History Department Assessment
Program mission statement and goals:
History is the study of human societies, their changes and
continuities. The very essence of
historical study is change through time.
We attempt to make sense of the human experience, its complexities and
ironies. We seek to train our history
majors to develop skills in several areas:
how to research effectively, how to write clearly on a complex topic,
how to state one’s case orally as well as in written form, how to discuss and
defend one’s point of view drawing from evidence to substantiate and strengthen
the argument; how to sift through large bodies of evidence to discover which is
of more and which is of lesser importance to making sense of the topic; to
develop the immensely valuable faculty of thinking historically, of seeing the
fluidity and evolution over time of women, men, their attitudes and values and
the societies they have created. Our
ultimate goal is to produce people of good judgment who are “prepared for the
irrational, the accidental, in human affairs:” and who can grasp “the power of
ideas and character in history.” (The
How do we know that
students are learning these skills and achieving the objectives we deem
essential for a history major at
Our history courses are largely a combination of lecture and discussion. Because we enjoy the luxury of small classes at Wells, we are able to draw our students into class discussion in which we endeavor to have them understand the complexities of historical causation and outcome. The ideal class is one in which every student is enabled to speak and express opinions based on the assigned readings. To encourage focused reading, we frequently request the students to submit discussion points in which they are expected to raise issues and questions concerning the assigned material. This device ensures that each student will have prepared something to contribute to class. Another learning device is to request members of the class to prepare different sides in interpreting a document.
To ensure that students develop oral communication skills, we require frequent short oral presentations on an assigned topic based on the readings. Over a four-year period, we are able to ascertain through our notes and grades, the progress or lack thereof in a particular student. We confer individually with students to evaluate their oral presentation skills and we suggest ways to improve. Students are expected to write short papers on assigned topics during the semester and in some courses a term paper as well. A standard method of assessment is the mid-term and final exam. By the time history majors take three-hundred level seminars they are expected to be skilled in oral presentation and paper writing. Thus three-hundred level seminars are based more intensively on oral presentations and written papers.
One assessment device that the history department is developing is to gather examples of papers by first year students who have expressed an interest in majoring in history and then compare them with the work of that student in the junior and senior years. We are planning in the future to require our history majors themselves to keep a portfolio of their exams and papers. We will then review our students’ work during their junior year and again early in the senior year. As a department, it is our custom to discuss students’ progress.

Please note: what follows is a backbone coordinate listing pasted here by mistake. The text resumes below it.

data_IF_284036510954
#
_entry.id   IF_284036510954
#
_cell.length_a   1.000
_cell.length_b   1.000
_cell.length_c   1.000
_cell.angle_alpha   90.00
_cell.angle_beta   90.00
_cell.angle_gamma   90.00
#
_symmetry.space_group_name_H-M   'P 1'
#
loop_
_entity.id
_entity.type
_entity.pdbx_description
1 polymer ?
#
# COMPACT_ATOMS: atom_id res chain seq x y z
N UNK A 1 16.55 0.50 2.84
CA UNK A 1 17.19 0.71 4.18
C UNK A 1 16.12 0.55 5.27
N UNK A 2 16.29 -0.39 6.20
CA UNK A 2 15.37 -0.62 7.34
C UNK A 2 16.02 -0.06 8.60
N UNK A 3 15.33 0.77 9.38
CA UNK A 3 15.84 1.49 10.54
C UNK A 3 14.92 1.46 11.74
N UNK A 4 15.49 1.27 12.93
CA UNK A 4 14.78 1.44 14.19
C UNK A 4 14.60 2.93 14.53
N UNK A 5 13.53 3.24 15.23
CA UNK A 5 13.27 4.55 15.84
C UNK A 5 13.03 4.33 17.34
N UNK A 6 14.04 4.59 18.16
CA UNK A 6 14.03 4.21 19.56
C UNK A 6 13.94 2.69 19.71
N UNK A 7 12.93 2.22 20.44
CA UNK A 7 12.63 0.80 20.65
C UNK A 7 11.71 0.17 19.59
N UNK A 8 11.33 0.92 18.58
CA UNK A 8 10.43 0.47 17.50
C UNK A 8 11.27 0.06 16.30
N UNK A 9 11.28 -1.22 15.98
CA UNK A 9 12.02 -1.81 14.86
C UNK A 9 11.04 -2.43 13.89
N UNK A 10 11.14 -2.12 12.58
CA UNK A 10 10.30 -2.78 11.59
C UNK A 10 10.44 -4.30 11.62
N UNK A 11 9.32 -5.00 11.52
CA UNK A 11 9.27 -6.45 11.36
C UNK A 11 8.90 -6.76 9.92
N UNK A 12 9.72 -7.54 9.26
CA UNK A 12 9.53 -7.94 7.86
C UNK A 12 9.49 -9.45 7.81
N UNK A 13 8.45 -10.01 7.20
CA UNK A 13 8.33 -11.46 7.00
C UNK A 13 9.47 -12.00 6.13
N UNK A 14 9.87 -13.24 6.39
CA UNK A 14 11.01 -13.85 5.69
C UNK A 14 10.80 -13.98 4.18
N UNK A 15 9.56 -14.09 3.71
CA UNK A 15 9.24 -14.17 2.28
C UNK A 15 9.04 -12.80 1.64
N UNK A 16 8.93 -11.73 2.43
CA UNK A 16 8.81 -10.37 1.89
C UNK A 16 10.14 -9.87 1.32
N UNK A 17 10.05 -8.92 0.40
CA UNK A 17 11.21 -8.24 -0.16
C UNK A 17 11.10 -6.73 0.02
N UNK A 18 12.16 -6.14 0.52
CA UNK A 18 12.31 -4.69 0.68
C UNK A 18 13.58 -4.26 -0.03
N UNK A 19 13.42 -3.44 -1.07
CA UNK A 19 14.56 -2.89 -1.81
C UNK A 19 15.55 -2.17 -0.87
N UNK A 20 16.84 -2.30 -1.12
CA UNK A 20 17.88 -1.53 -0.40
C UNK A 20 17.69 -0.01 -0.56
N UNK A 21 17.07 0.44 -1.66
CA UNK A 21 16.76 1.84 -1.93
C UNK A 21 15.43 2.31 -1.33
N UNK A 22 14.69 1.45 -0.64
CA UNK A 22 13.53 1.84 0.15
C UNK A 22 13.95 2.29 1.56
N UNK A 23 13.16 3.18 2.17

Our final tool in assessment of our senior history majors is our History 401-402 senior capstone course. In this four credit course, taken in the fall semester, our students write a senior thesis on an historical subject of their own choosing, arrived at in consultation with one of the history faculty. The senior thesis is about 35 pages long and appended to it is a bibliographical essay in which the students assess their sources. An early step in our students’ development as history majors who will write a senior essay is history 375, Writing History, which we encourage students to take in their junior year. In the senior essay we expect our students to demonstrate their research, analytical, and writing skills. Along with writing the essay, the history majors meet in a seminar each week with the history faculty member whose turn it is to conduct the seminar. The senior thesis goes through several drafts. A final copy is submitted in mid-December. In the spring semester, each student presents her/his thesis to the Wells community. We believe that the essay provides the student with the opportunity to demonstrate the written and oral skills that are necessary for a Wells student successfully to go out into the world. It is not uncommon that a senior essay is submitted to a future employer or to a graduate school as an example of the student’s writing ability. The ultimate assessment is in graduation itself. Students who have achieved a 3.5 average in the major and who have received an A in the senior essay are awarded distinction in the field of history.